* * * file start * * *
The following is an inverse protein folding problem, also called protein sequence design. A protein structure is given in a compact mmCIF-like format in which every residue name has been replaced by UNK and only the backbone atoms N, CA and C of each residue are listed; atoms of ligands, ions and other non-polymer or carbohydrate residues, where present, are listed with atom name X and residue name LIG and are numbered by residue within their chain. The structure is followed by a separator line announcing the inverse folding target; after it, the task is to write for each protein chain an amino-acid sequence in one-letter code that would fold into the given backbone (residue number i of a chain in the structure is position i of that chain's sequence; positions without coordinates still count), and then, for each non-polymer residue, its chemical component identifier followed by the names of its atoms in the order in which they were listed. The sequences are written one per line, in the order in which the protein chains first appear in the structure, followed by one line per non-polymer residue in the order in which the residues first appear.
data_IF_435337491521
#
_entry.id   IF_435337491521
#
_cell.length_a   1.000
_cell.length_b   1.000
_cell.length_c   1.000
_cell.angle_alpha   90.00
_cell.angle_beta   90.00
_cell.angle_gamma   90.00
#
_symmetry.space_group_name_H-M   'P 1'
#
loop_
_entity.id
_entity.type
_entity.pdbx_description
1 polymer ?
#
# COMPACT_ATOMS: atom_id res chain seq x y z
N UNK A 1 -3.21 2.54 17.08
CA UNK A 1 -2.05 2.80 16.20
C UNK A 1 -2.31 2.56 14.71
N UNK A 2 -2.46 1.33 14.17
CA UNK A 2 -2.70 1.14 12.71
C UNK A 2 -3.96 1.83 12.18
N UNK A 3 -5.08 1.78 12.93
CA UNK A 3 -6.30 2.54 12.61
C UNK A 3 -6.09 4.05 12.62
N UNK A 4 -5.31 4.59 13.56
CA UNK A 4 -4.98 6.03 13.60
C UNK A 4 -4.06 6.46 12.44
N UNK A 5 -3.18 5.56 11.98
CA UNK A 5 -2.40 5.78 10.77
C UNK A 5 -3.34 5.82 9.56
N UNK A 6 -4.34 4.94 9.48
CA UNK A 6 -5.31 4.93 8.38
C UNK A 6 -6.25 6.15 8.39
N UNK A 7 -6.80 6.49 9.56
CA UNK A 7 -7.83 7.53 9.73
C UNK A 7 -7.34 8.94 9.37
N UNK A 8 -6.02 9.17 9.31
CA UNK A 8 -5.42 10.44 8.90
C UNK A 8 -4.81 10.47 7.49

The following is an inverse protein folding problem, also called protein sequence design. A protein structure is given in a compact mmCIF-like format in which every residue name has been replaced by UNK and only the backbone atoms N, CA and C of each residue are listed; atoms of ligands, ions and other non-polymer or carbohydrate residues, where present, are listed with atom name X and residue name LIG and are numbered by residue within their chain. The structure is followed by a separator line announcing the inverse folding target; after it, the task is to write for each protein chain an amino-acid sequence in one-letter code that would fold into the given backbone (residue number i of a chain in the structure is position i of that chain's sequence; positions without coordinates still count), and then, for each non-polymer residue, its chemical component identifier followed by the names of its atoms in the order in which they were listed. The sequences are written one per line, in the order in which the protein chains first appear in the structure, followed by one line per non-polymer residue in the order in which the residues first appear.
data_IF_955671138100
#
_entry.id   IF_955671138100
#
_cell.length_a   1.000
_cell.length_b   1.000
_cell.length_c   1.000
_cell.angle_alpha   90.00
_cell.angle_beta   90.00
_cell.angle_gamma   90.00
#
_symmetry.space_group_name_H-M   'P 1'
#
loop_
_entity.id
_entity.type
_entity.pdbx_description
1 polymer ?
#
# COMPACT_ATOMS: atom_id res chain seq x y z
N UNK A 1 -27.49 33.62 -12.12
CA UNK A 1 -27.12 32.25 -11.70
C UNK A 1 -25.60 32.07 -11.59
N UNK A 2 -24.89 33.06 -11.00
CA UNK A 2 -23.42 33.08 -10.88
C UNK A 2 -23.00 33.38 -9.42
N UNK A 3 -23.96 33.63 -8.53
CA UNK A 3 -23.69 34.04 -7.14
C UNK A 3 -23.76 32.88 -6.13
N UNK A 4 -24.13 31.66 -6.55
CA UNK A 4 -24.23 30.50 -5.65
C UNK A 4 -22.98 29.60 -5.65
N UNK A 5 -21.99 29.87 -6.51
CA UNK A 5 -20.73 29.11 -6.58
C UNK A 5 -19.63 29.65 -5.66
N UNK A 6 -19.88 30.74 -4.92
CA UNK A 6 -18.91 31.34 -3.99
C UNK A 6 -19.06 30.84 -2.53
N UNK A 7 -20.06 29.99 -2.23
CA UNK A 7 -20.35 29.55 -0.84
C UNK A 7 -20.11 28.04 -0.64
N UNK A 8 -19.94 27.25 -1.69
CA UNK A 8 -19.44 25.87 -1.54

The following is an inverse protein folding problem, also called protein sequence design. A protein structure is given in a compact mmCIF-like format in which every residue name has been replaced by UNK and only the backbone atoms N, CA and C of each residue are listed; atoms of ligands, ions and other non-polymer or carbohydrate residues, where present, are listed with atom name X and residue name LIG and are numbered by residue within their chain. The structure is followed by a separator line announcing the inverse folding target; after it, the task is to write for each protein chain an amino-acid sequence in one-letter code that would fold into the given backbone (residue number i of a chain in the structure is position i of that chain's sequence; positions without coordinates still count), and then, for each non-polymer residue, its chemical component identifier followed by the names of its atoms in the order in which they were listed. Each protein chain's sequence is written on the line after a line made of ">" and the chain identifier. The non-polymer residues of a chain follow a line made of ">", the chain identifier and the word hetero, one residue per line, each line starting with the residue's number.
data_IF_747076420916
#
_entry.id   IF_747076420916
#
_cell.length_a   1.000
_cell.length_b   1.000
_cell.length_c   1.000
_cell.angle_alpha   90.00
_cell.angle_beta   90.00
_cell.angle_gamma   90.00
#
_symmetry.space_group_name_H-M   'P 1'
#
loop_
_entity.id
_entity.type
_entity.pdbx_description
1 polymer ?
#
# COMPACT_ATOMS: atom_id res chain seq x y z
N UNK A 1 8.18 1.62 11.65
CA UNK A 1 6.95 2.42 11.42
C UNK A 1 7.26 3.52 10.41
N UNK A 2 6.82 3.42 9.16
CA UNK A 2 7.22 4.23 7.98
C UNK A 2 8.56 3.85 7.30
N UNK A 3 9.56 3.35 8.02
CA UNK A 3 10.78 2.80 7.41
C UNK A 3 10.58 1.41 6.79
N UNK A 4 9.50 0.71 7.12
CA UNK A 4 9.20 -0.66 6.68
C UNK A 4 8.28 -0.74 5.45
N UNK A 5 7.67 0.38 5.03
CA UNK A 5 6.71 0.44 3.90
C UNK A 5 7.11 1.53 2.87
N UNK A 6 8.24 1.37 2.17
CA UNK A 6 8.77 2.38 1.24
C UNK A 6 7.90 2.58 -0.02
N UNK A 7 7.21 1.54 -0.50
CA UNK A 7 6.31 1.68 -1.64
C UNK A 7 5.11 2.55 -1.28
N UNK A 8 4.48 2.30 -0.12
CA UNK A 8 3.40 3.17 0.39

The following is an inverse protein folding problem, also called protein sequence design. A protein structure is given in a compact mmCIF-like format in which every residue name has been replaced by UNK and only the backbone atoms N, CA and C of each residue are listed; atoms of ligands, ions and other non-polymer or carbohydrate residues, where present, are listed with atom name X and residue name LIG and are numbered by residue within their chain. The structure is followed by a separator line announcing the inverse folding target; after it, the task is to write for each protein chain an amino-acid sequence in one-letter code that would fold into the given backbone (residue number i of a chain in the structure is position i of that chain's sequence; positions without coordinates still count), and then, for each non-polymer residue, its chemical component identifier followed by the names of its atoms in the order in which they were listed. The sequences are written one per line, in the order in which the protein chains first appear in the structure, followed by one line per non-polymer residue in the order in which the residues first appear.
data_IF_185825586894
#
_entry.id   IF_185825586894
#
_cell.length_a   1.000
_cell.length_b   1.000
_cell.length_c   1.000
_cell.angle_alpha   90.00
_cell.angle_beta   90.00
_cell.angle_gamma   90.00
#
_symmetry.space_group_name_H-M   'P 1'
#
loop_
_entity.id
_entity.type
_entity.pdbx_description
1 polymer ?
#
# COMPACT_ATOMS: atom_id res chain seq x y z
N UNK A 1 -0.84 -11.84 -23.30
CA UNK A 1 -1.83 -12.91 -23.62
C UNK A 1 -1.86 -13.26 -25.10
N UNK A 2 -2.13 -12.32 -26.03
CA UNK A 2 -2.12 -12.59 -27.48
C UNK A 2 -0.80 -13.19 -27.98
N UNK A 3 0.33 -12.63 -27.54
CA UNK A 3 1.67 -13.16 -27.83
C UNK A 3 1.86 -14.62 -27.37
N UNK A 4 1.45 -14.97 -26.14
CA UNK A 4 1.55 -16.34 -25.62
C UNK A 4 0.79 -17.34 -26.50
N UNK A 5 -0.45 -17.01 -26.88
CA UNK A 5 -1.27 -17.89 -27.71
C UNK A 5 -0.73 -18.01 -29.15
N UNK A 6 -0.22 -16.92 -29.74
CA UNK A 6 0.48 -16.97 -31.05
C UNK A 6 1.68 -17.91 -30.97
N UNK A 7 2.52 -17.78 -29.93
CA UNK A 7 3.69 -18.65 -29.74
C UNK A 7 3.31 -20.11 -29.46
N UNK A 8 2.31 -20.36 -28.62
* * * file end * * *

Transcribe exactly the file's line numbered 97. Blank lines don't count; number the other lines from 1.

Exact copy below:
_cell.length_c   1.000